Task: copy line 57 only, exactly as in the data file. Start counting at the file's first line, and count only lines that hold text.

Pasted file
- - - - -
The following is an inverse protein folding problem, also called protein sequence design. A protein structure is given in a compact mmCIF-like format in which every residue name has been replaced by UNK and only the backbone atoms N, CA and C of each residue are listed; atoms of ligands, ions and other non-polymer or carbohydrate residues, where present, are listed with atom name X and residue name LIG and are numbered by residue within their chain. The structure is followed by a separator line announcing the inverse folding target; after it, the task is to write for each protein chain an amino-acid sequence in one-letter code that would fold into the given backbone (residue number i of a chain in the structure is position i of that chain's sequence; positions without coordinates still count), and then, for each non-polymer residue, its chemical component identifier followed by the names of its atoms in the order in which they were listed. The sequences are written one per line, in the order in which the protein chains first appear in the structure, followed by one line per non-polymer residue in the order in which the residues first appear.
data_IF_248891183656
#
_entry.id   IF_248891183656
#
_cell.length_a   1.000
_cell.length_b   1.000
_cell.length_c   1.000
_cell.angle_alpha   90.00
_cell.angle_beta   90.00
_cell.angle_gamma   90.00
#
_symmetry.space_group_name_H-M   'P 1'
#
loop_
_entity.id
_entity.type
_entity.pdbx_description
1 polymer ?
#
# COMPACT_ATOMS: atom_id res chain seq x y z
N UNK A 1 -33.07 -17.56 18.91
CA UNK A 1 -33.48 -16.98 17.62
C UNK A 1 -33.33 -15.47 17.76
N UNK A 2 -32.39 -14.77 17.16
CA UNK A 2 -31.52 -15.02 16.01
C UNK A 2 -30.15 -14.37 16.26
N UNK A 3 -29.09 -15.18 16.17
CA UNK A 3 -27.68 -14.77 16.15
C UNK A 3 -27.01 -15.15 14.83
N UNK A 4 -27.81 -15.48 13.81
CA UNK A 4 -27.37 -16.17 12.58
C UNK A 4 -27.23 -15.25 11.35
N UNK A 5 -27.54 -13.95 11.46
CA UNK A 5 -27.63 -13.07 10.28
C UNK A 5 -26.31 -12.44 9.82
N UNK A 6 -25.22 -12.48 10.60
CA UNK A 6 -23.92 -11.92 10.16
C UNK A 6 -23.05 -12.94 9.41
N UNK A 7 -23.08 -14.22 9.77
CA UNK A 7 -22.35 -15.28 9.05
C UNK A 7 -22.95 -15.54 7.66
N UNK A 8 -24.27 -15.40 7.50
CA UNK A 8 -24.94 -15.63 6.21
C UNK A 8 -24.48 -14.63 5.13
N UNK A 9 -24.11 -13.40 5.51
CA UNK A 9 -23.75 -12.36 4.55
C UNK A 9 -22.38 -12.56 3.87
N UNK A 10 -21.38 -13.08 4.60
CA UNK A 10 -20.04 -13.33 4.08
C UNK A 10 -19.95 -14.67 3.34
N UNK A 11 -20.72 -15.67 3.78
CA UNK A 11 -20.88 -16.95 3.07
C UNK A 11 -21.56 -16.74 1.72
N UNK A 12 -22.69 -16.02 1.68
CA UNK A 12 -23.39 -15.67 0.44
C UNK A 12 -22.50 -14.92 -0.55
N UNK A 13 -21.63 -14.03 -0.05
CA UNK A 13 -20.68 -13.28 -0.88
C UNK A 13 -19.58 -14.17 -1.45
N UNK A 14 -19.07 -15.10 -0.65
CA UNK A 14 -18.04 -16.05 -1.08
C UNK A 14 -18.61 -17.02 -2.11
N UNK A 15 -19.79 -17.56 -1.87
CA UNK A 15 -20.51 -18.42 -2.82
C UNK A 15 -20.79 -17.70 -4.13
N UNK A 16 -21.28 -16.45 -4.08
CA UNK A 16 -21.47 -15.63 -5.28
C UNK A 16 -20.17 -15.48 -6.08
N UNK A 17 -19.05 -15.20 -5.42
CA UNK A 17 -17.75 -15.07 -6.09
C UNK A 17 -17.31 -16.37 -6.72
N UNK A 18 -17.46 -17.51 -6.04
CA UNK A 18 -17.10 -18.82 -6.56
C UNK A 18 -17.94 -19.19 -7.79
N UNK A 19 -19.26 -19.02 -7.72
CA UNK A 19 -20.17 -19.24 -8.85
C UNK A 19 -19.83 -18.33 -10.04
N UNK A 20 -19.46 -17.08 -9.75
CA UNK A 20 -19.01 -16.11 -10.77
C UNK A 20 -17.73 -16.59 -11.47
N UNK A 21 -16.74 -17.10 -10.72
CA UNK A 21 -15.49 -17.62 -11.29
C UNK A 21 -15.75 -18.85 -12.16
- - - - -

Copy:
C UNK A 12 -22.50 -14.92 -0.55